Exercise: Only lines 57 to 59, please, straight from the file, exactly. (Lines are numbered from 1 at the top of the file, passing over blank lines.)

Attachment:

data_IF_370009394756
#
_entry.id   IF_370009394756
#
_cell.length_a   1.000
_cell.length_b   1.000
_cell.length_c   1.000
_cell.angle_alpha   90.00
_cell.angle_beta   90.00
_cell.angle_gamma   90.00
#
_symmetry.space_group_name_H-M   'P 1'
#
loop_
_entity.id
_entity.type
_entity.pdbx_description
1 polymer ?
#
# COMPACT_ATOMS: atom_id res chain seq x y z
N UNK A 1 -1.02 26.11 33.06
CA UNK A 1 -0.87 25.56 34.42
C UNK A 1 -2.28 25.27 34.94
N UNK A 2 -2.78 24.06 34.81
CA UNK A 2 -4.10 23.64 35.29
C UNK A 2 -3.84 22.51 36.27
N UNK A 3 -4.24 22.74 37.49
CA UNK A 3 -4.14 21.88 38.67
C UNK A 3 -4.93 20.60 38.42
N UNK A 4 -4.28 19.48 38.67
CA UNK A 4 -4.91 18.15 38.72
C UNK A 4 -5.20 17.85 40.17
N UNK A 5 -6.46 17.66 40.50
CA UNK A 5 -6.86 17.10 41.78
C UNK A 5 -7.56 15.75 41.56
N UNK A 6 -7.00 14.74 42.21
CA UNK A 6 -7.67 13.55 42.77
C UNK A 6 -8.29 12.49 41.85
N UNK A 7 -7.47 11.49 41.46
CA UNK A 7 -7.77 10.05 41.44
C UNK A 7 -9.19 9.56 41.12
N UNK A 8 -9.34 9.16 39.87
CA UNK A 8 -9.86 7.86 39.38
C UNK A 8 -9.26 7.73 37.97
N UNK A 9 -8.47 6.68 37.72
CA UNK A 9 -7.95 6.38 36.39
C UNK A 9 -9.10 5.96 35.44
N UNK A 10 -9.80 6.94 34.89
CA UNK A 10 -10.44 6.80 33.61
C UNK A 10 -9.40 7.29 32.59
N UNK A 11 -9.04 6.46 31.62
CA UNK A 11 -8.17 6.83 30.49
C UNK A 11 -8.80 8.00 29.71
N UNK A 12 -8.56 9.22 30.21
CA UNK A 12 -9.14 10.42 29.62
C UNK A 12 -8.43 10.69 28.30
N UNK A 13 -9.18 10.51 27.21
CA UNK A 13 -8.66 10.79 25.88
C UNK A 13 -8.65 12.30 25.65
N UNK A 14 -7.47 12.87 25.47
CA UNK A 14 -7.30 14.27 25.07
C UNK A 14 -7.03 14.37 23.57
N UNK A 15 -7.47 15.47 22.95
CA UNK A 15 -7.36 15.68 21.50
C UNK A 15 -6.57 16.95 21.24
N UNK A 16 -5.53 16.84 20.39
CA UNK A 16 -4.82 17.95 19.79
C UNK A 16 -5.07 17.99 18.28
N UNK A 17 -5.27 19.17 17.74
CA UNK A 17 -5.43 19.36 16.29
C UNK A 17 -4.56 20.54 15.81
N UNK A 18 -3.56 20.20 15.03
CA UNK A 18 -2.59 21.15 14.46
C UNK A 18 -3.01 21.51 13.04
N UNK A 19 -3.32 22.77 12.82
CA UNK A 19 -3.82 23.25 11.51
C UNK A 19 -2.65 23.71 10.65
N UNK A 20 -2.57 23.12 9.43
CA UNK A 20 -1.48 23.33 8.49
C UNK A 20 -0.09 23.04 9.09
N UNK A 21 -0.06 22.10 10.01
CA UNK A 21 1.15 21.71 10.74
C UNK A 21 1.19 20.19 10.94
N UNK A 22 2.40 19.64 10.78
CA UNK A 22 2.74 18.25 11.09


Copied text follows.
N UNK A 13 -9.18 10.51 27.21
CA UNK A 13 -8.66 10.79 25.88
C UNK A 13 -8.65 12.30 25.65